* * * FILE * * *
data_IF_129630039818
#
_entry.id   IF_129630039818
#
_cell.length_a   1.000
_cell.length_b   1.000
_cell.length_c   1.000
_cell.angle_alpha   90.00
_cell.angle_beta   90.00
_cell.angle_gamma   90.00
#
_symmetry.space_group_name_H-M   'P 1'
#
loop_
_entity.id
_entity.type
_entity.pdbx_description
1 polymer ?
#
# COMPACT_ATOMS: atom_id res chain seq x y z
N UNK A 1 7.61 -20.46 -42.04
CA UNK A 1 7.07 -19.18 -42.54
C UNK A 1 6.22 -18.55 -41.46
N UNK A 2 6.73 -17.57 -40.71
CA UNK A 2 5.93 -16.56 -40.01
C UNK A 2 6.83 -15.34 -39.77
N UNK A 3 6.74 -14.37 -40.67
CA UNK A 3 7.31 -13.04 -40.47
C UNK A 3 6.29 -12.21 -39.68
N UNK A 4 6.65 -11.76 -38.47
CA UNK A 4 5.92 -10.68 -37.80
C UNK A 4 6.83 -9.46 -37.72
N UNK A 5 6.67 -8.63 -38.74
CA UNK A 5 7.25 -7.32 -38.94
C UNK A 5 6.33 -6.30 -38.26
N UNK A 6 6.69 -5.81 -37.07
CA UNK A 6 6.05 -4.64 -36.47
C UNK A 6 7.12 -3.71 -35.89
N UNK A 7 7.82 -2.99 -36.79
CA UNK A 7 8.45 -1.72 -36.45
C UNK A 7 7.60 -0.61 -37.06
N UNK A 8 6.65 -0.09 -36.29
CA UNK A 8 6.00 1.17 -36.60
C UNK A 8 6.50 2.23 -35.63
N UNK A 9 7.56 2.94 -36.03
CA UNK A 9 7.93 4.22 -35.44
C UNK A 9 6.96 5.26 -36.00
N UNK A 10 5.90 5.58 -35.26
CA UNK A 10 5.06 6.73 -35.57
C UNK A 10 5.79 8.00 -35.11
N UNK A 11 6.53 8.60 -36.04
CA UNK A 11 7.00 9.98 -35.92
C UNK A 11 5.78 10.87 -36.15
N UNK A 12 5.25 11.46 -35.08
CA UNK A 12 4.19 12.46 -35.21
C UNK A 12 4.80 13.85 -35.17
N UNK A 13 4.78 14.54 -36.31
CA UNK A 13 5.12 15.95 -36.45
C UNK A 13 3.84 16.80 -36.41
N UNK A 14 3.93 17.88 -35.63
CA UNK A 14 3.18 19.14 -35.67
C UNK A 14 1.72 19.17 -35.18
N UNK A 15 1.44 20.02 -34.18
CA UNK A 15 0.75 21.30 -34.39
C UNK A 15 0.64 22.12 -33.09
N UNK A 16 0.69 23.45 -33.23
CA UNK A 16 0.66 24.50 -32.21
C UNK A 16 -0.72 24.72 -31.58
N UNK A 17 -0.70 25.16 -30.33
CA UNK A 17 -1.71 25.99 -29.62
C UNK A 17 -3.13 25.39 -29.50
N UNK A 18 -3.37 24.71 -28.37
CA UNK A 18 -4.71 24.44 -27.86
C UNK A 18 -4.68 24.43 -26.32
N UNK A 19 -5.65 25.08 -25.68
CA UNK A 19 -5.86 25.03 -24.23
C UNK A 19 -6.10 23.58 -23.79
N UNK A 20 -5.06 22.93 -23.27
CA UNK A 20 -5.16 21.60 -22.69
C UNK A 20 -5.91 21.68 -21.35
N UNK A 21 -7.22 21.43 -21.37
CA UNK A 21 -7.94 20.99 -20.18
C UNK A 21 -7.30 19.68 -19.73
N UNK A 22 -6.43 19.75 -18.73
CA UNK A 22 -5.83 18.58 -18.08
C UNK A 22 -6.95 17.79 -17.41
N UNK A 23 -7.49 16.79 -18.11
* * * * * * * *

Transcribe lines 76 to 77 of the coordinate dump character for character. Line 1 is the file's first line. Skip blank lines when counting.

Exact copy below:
CA UNK A 19 -5.86 25.03 -24.23
C UNK A 19 -6.10 23.58 -23.79